Community and Remembrance

Alpha farm 

Excursion Flyer (pdf 1023 KB)

Overview During the program students will explore the natural, cultural and historical significance of Kamay Botany Bay National Park. This program encourages students to enquire about the unique history of this site for Indigenous and non-Indigenous Australians. Students will follow the Burrawang Walk and the Monument Track to discover how the Aboriginal people and early Europeans used the land. They will enter Alpha Farmhouse as young students attending class 100 years ago and complete a lesson using a slate and chalk.

 

Learning experiences:

Classes will engage in some of the following activities:

  • investigation and comparison of Aboriginal and European culture, including watercraft, food, shelter, artifacts and communication
  • Aboriginal uses of natural resources used for food, medicine, tools and artifacts
  • exploration of monuments within the Park and the significance to our history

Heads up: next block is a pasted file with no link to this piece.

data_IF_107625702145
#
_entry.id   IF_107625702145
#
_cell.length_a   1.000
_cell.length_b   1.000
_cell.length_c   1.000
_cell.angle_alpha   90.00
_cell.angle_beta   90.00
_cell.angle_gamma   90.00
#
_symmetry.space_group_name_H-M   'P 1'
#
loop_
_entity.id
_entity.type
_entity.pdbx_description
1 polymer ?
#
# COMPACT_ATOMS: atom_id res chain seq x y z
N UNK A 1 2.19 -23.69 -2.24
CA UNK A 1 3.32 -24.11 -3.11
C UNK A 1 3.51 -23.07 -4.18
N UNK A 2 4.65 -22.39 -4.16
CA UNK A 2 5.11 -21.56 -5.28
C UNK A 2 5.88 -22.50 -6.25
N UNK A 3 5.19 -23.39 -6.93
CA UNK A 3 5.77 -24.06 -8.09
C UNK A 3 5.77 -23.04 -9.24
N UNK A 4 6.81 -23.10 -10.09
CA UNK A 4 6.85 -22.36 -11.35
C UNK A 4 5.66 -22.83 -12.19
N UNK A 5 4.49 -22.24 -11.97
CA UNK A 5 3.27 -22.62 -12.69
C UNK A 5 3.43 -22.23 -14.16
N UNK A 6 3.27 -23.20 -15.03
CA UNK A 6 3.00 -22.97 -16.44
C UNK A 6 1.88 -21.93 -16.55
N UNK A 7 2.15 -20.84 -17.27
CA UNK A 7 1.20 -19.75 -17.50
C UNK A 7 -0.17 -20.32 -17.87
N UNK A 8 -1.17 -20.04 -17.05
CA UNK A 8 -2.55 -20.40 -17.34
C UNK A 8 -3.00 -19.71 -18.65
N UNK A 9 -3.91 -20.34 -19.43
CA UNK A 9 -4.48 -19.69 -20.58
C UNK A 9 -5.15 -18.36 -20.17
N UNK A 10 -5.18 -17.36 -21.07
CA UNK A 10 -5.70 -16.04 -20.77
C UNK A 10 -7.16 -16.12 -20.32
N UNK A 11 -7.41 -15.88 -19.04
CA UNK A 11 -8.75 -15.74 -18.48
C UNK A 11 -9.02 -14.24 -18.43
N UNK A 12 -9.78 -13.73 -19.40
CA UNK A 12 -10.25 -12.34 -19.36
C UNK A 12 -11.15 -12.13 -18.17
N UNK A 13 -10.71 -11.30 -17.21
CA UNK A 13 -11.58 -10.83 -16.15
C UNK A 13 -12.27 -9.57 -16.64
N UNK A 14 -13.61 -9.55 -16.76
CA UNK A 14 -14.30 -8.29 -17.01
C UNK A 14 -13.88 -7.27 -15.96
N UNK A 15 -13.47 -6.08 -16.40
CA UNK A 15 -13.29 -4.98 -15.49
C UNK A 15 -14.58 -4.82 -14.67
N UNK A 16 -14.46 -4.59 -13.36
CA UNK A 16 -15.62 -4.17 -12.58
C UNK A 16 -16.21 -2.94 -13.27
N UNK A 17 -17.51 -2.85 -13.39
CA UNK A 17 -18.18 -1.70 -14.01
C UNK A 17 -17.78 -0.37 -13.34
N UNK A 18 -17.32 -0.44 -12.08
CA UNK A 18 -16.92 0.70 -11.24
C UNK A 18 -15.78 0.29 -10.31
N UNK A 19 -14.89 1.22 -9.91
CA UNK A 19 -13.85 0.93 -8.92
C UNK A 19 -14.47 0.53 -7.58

• visit the museum to discover more about the traditional owners of the land, journey undertaken by James Cook on the Endeavour
  • complete their lessons using slates and chalk  in Alpha Farmhouse

 

Key enquiry Questions:

  • Who lived here first and how do we know?
  • How has our community changed? What features have been lost and what features have been retained?

    What is the nature of the contribution made by different groups and individuals in the community?

  • chalk board
 

    History Syllabus Outcomes

    HT2-1: identifies celebrations and commemorations of significance in Australia and the world

    HT2-2: describes and explains how significant individuals, groups and events contributed to changes in the local community over time

    HT2-5: applies skills of historical inquiry and communication

    Cross-curriculum priorities

    perspectives of traditional Aboriginal lifestyle are integrated throughout the program.